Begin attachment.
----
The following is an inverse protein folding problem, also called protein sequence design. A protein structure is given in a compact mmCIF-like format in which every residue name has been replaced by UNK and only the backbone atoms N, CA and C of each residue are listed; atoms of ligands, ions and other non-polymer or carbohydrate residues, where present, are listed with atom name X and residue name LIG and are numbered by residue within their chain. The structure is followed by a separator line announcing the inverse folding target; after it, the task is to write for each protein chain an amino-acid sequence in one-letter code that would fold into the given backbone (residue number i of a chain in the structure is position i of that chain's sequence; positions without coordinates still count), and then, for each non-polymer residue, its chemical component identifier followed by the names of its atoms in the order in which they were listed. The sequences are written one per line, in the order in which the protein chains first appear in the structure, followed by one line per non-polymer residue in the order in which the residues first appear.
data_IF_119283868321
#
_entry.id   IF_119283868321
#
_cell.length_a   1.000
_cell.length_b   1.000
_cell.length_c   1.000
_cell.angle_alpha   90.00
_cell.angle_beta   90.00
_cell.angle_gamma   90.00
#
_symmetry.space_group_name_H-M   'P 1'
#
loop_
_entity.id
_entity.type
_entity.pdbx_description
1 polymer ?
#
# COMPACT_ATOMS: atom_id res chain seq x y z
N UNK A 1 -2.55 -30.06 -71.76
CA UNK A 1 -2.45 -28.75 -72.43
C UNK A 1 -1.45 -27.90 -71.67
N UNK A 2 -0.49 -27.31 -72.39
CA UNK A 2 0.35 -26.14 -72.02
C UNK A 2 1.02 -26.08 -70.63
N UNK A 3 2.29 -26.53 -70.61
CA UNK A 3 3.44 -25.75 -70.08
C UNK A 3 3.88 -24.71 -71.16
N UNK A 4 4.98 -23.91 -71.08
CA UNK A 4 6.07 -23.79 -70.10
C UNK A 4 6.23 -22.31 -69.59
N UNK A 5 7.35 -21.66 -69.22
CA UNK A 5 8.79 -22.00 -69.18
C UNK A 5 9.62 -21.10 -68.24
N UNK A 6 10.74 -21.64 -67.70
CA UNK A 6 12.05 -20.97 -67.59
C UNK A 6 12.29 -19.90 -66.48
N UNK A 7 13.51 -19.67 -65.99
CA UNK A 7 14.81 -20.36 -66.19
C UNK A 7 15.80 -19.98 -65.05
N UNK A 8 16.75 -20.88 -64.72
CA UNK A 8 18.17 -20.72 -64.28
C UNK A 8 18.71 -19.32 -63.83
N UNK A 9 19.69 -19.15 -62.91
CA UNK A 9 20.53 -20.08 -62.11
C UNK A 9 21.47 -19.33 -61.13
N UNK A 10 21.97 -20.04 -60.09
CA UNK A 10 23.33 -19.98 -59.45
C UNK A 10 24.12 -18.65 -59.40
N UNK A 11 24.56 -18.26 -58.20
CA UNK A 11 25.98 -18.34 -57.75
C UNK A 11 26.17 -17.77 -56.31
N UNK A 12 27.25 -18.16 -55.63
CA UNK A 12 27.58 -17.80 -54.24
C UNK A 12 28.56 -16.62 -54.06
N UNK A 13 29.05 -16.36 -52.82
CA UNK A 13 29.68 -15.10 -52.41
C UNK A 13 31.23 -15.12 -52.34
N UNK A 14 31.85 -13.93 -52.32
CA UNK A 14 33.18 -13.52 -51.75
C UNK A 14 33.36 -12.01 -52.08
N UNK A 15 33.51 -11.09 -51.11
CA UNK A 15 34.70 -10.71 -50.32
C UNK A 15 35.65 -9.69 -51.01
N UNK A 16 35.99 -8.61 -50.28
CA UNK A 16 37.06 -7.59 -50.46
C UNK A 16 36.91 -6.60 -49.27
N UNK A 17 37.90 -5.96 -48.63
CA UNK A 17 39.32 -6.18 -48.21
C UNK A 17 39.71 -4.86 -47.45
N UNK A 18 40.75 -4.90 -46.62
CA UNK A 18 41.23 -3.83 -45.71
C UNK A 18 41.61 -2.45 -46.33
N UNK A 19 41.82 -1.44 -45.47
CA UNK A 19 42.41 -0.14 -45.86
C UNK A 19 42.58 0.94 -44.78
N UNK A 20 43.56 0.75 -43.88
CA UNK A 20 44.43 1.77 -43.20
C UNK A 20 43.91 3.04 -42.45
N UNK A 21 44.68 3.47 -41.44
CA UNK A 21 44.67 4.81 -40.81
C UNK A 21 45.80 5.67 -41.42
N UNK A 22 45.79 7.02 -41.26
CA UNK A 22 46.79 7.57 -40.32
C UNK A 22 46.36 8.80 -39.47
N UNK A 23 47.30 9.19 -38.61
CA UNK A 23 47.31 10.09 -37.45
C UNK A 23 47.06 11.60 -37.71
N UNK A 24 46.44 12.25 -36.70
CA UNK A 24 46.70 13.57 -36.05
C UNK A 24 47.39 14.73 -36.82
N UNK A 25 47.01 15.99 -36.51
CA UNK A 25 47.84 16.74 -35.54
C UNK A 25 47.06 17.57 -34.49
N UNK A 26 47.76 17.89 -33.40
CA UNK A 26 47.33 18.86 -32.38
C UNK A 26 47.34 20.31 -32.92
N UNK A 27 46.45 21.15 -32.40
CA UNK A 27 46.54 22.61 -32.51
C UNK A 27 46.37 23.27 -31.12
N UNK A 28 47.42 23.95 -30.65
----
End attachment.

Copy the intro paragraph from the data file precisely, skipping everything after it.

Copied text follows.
The following is an inverse protein folding problem, also called protein sequence design. A protein structure is given in a compact mmCIF-like format in which every residue name has been replaced by UNK and only the backbone atoms N, CA and C of each residue are listed; atoms of ligands, ions and other non-polymer or carbohydrate residues, where present, are listed with atom name X and residue name LIG and are numbered by residue within their chain. The structure is followed by a separator line announcing the inverse folding target; after it, the task is to write for each protein chain an amino-acid sequence in one-letter code that would fold into the given backbone (residue number i of a chain in the structure is position i of that chain's sequence; positions without coordinates still count), and then, for each non-polymer residue, its chemical component identifier followed by the names of its atoms in the order in which they were listed. The sequences are written one per line, in the order in which the protein chains first appear in the structure, followed by one line per non-polymer residue in the order in which the residues first appear.